January 18, 2022

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Should You Buy Muehlhan AG (ETR:M4N) For Its Dividend?

Is Muehlhan AG (ETR:M4N) a good dividend stock? How can we tell? Dividend paying companies with growing earnings can be highly rewarding in the long term. Yet sometimes, investors buy a popular dividend stock because of its yield, and then lose money if the company’s dividend doesn’t live up to expectations.

In this case, Muehlhan likely looks attractive to investors, given its 4.7% dividend yield and a payment history of over ten years. We’d guess that plenty of investors have purchased it for the income. Remember though, given the recent drop in its share price, Muehlhan’s yield will look higher, even though the market may now be expecting a decline in its long-term prospects. When buying stocks for their dividends, you should always run through the checks below, to see if the dividend looks sustainable.

Click the interactive chart for our full dividend analysis

XTRA:M4N Historical Dividend Yield March 27th 2020
XTRA:M4N Historical Dividend Yield March 27th 2020

Payout ratios

Companies (usually) pay dividends out of their earnings. If a company is paying more than it earns, the dividend might have to be cut. As a result, we should always investigate whether a company can afford its dividend, measured as a percentage of a company’s net income after tax. Muehlhan paid out 34% of its profit as dividends, over the trailing twelve month period. This is a medium payout level that leaves enough capital in the business to fund opportunities that might arise, while also rewarding shareholders. Plus, there is room to increase the payout ratio over time.

Another important check we do is to see if the free cash flow generated is sufficient to pay the dividend. Unfortunately, while Muehlhan pays a dividend, it also reported negative free cash flow last year. While there may be a good reason for this, it’s not ideal from a dividend perspective.

Remember, you can always get a snapshot of Muehlhan’s latest financial position, by checking our visualisation of its financial health.

Dividend Volatility

From the perspective of an income investor who wants to earn dividends for many years, there is not much point buying a stock if its dividend is regularly cut or is not reliable. For the purpose of this article, we only scrutinise the last decade of Muehlhan’s dividend payments. Its dividend payments have declined on at least one occasion over the past ten years. During the past ten-year period, the first annual payment was €0.06 in 2010, compared to €0.10 last year. Dividends per share have grown at approximately 5.2% per year over this time. Muehlhan’s dividend payments have fluctuated, so it hasn’t grown 5.2% every year, but the CAGR is a useful rule of thumb for approximating the historical growth.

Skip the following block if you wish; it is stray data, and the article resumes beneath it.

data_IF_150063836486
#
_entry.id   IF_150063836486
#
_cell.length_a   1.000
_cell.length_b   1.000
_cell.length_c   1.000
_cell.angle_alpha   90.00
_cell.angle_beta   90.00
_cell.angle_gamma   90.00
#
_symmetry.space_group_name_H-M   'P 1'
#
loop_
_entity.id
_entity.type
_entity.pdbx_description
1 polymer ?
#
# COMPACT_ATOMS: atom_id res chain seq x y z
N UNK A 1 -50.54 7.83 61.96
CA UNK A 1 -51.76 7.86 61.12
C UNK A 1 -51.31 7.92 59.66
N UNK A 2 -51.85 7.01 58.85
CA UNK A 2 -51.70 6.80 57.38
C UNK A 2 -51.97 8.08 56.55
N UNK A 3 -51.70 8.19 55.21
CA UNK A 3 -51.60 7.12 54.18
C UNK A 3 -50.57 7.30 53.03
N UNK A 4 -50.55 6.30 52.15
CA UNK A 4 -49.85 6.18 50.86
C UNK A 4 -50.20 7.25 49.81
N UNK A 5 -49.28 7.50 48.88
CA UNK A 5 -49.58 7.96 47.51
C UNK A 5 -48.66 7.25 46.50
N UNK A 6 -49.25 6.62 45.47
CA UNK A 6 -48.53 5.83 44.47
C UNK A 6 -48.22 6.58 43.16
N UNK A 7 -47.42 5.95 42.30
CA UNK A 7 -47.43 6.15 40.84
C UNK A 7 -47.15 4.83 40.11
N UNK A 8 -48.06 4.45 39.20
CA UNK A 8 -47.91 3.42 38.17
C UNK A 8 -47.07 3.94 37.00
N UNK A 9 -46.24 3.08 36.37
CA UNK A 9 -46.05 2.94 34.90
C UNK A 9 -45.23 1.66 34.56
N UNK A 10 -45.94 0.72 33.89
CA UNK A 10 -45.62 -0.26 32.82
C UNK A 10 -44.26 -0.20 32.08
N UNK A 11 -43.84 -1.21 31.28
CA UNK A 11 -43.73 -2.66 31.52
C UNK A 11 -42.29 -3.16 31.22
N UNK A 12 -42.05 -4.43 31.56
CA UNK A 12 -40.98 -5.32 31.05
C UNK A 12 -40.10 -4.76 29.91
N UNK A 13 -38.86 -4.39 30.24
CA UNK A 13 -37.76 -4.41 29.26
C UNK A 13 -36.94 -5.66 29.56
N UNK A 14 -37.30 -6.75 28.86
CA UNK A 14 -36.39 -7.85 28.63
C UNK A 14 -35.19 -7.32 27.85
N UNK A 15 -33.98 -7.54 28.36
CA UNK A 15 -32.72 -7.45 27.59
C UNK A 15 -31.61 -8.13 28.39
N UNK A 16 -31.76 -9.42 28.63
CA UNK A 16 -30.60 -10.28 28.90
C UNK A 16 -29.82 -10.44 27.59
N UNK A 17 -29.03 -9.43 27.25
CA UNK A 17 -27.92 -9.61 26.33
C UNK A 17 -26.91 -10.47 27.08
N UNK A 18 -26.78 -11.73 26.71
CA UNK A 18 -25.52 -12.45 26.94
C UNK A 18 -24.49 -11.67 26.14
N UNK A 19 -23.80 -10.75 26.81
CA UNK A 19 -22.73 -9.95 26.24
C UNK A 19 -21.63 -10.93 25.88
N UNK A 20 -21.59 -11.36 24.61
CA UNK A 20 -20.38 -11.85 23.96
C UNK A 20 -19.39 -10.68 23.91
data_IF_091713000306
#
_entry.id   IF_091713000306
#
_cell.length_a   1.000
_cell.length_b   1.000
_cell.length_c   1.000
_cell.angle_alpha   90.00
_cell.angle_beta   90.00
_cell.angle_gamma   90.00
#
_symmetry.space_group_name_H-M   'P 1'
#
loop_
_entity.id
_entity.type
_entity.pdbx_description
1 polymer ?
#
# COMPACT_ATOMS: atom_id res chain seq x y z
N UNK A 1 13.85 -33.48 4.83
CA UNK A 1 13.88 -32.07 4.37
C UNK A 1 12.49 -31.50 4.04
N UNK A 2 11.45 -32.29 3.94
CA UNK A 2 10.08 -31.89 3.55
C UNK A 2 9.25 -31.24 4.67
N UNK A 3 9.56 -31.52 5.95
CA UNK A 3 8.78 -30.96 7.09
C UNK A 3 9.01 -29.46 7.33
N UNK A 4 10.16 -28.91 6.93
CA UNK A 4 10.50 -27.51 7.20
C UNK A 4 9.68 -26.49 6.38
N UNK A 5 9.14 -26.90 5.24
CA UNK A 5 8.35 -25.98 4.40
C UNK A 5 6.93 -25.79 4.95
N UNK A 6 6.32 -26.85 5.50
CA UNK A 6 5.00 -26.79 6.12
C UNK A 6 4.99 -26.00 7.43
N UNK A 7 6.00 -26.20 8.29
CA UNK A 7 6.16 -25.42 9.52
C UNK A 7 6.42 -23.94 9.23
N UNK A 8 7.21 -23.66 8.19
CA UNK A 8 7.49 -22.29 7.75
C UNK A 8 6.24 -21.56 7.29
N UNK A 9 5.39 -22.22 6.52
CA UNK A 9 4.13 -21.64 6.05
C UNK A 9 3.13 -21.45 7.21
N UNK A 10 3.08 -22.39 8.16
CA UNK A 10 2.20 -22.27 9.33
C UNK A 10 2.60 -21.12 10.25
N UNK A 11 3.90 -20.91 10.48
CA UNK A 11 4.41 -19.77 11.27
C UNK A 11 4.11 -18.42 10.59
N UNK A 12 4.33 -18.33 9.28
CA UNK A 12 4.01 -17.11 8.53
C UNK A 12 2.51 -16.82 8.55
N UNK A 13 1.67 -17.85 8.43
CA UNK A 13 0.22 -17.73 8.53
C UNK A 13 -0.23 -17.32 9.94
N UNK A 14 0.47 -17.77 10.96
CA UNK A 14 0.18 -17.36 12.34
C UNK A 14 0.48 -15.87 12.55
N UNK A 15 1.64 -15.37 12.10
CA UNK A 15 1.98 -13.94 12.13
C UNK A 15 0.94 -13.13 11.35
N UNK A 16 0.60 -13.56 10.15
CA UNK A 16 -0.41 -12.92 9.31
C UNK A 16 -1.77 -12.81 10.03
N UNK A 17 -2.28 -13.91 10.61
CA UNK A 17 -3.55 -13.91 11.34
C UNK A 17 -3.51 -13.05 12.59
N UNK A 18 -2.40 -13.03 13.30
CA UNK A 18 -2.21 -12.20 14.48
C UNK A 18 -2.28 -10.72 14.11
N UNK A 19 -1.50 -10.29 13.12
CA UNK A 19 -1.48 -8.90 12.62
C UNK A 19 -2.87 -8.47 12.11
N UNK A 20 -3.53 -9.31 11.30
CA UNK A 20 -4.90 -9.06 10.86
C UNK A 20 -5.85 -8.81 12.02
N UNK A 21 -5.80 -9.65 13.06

A reasonable rate of dividend growth is good to see, but we’re wary that the dividend history is not as solid as we’d like, having been cut at least once.

Dividend Growth Potential

Given that the dividend has been cut in the past, we need to check if earnings are growing and if that might lead to stronger dividends in the future. Strong earnings per share (EPS) growth might encourage our interest in the company despite fluctuating dividends, which is why it’s great to see Muehlhan has grown its earnings per share at 25% per annum over the past five years. Earnings per share have rocketed in recent times, and we like that the company is retaining more than half of its earnings to reinvest. However, always remember that very few companies can grow at double digit rates forever.

Conclusion

Dividend investors should always want to know if a) a company’s dividends are affordable, b) if there is a track record of consistent payments, and c) if the dividend is capable of growing. Muehlhan has a low payout ratio, which we like, although it paid out virtually all of its generated cash. We were also glad to see it growing earnings, but it was concerning to see the dividend has been cut at least once in the past. Ultimately, Muehlhan comes up short on our dividend analysis. It’s not that we think it is a bad company – just that there are likely more appealing dividend prospects out there on this analysis.

It’s important to note that companies having a consistent dividend policy will generate greater investor confidence than those having an erratic one. Still, investors need to consider a host of other factors, apart from dividend payments, when analysing a company. For example, we’ve identified 4 warning signs for Muehlhan (1 doesn’t sit too well with us!) that you should be aware of before investing.

Looking for more high-yielding dividend ideas? Try our curated list of dividend stocks with a yield above 3%.

If you spot an error that warrants correction, please contact the editor at [email protected] This article by Simply Wall St is general in nature. It does not constitute a recommendation to buy or sell any stock, and does not take account of your objectives, or your financial situation. Simply Wall St has no position in the stocks mentioned.

We aim to bring you long-term focused research analysis driven by fundamental data. Note that our analysis may not factor in the latest price-sensitive company announcements or qualitative material. Thank you for reading.

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